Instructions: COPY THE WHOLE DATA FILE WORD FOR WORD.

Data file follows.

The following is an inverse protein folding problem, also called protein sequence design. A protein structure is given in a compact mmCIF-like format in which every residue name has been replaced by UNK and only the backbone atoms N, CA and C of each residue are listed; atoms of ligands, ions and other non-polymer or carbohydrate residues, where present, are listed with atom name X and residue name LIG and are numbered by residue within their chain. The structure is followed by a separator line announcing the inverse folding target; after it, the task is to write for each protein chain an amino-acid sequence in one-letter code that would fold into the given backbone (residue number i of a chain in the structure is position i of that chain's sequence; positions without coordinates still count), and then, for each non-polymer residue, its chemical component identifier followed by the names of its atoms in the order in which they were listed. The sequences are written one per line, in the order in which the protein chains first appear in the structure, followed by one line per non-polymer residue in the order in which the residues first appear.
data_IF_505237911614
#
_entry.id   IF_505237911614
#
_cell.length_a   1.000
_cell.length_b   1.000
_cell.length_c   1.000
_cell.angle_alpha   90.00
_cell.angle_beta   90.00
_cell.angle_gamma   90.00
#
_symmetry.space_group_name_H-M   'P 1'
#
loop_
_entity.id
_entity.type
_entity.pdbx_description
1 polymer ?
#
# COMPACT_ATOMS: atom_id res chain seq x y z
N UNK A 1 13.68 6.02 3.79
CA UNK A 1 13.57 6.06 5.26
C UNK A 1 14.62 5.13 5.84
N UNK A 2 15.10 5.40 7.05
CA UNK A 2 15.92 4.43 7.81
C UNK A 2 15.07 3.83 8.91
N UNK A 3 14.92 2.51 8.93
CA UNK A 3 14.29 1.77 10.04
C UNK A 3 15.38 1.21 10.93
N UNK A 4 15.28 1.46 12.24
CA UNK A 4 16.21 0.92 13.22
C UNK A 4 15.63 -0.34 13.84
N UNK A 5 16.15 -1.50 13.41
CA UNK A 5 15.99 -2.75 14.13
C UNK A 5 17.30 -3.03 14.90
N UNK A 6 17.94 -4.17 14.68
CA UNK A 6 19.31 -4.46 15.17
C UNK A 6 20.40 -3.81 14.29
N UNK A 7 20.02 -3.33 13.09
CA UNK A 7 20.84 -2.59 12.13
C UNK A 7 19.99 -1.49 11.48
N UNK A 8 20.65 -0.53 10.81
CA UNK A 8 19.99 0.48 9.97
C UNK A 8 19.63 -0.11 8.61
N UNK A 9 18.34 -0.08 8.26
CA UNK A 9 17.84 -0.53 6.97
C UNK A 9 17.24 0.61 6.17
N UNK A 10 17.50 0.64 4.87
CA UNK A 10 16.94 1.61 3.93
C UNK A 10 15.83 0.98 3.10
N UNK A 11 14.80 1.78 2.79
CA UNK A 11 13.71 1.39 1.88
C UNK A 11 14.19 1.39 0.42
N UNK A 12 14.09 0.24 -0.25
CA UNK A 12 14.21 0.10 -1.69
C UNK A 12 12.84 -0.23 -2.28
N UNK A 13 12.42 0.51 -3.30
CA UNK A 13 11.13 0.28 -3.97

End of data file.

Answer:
The following is an inverse protein folding problem, also called protein sequence design. A protein structure is given in a compact mmCIF-like format in which every residue name has been replaced by UNK and only the backbone atoms N, CA and C of each residue are listed; atoms of ligands, ions and other non-polymer or carbohydrate residues, where present, are listed with atom name X and residue name LIG and are numbered by residue within their chain. The structure is followed by a separator line announcing the inverse folding target; after it, the task is to write for each protein chain an amino-acid sequence in one-letter code that would fold into the given backbone (residue number i of a chain in the structure is position i of that chain's sequence; positions without coordinates still count), and then, for each non-polymer residue, its chemical component identifier followed by the names of its atoms in the order in which they were listed. The sequences are written one per line, in the order in which the protein chains first appear in the structure, followed by one line per non-polymer residue in the order in which the residues first appear.
data_IF_505237911614
#
_entry.id   IF_505237911614
#
_cell.length_a   1.000
_cell.length_b   1.000
_cell.length_c   1.000
_cell.angle_alpha   90.00
_cell.angle_beta   90.00
_cell.angle_gamma   90.00
#
_symmetry.space_group_name_H-M   'P 1'
#
loop_
_entity.id
_entity.type
_entity.pdbx_description
1 polymer ?
#
# COMPACT_ATOMS: atom_id res chain seq x y z
N UNK A 1 13.68 6.02 3.79
CA UNK A 1 13.57 6.06 5.26
C UNK A 1 14.62 5.13 5.84
N UNK A 2 15.10 5.40 7.05
CA UNK A 2 15.92 4.43 7.81
C UNK A 2 15.07 3.83 8.91
N UNK A 3 14.92 2.51 8.93
CA UNK A 3 14.29 1.77 10.04
C UNK A 3 15.38 1.21 10.93
N UNK A 4 15.28 1.46 12.24
CA UNK A 4 16.21 0.92 13.22
C UNK A 4 15.63 -0.34 13.84
N UNK A 5 16.15 -1.50 13.41
CA UNK A 5 15.99 -2.75 14.13
C UNK A 5 17.30 -3.03 14.90
N UNK A 6 17.94 -4.17 14.68
CA UNK A 6 19.31 -4.46 15.17
C UNK A 6 20.40 -3.81 14.29
N UNK A 7 20.02 -3.33 13.09
CA UNK A 7 20.84 -2.59 12.13
C UNK A 7 19.99 -1.49 11.48
N UNK A 8 20.65 -0.53 10.81
CA UNK A 8 19.99 0.48 9.97
C UNK A 8 19.63 -0.11 8.61
N UNK A 9 18.34 -0.08 8.26
CA UNK A 9 17.84 -0.53 6.97
C UNK A 9 17.24 0.61 6.17
N UNK A 10 17.50 0.64 4.87
CA UNK A 10 16.94 1.61 3.93
C UNK A 10 15.83 0.98 3.10
N UNK A 11 14.80 1.78 2.79
CA UNK A 11 13.71 1.39 1.88
C UNK A 11 14.19 1.39 0.42
N UNK A 12 14.09 0.24 -0.25
CA UNK A 12 14.21 0.10 -1.69
C UNK A 12 12.84 -0.23 -2.28
N UNK A 13 12.42 0.51 -3.30
CA UNK A 13 11.13 0.28 -3.97